Why do so many Japanese homes have bars over the windows?

Photo of Paul McMahon

Paul McMahon

Founder of TokyoDev
A house with bars over the windows Image: Paul McMahon

If you wander around any residential neighbourhood in Japan, you’ll notice many home windows with bars over them. This seems incongruous with the country’s reputation for safety, and so I sought to answer the question as to why.

“Crime prevention” is the obvious answer. But drilling deeper, why are they popular here in Japan compared to other places like my hometown of Vancouver, which has a far higher rate of residential burglaries than Japan?

My research on the topic identified three factors that may have contributed to their prevalence: window location, the Japanese fire code, and traditional architecture.

Window location

In Japan, bars are most commonly placed over windows in the laundry/washing room, the room containing the actual bath, toilet rooms, and the kitchen. These rooms are often found at the back of the house, and the majority of home break ins occur through such windows. Meanwhile, those windows are mostly used for ventilation, so they’re often left ajar. Furthermore, for privacy reasons, these windows are often translucent. Because of this, bars over such windows aren’t obscuring a view for the homeowner, and provide some measure of security at a minor cosmetic cost.

Fire code

Japan’s fire code makes it relatively easy to have bars on windows. For a residential home, a single floor needs to only have one window that is effective for evacuation or fire fighting. This means a bedroom window could have bars over it, as long as another one on the same floor didn’t.

Furthermore, it is not illegal to have no such windows; in order to make up for the lack of them,he building only needs to meet stricter standards with regards to fire-fighting functions, such as indoor fire hydrants and sprinklers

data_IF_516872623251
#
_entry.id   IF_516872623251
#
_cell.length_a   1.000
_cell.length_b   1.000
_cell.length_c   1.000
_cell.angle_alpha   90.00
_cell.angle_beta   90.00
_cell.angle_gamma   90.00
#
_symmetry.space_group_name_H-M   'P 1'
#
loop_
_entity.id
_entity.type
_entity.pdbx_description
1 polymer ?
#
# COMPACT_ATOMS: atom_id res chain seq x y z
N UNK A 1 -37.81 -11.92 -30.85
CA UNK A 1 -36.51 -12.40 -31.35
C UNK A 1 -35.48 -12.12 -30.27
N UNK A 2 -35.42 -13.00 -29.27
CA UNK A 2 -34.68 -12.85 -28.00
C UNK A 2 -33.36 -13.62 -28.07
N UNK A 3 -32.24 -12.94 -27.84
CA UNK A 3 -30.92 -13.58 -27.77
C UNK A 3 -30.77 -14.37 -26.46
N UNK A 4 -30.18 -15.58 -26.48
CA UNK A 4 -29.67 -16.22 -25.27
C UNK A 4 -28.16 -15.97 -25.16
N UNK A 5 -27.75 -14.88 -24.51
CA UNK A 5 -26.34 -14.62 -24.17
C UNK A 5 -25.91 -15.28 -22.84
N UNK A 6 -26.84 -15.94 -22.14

Traditional architecture

Window bars have been a part of traditional Japanese architecture, taking two main forms: koushi-mado and renji-mado.

Koushi-mado (lattice windows) are windows with some kind of lattice. The traditional lattice is often a vertical one made of wooden slats, but modern versions can be horizontal or various kinds of grids.

Koushi-mado (photo: Paul McMahon)

Renji-mado are windows with vertical slats lined up in regular intervals, and also used to be known as musha-mado (warrior windows).

Renji-mado (photo: タケル)

These styles of windows originated in temple architecture, which was introduced to Japan from China in the Asuka period (538 to 710 CE). There, they had some spiritual significance, and the “renji-mado” originally meant “windows to confine spirits.”

From temples, they became more widely used in other buildings, such as castles and general residences, as a way of preventing intruders and maintaining privacy while still offering good ventilation.

You can still see these traditional styles of windows used in temples, shrines, castles, and tea houses, and occasionally for decorative purposes in more modern buildings.

Is an end to these window security bars in sight?

The prevalence of window bars has been on the decline, with an average of 2 windows per house having them in 2006–2010, 1.5 windows per house in 2011–2015, and 1.2 windows per house from 2016–2020. One reason may be a trend of using tall and narrow windows which reduce the risk of burglaries without using bars and are also more effective in sealing homes for better insulation.

But another reason may be that burglaries themselves are decreasing in Japan. Residential burglaries in Japan peaked in 2003 with 190,473 cases. They’ve been falling ever since, and in 2022, there were only 15,692 cases. With the risk of being burgled being so low, people may feel they’re no longer necessary.

More about the author

Photo of Paul McMahon

Paul McMahon

Founder of TokyoDev

Paul is a Canadian software developer who has been living in Japan since 2006. Since 2011 he’s been helping other developers start and grow their careers in Japan through TokyoDev.

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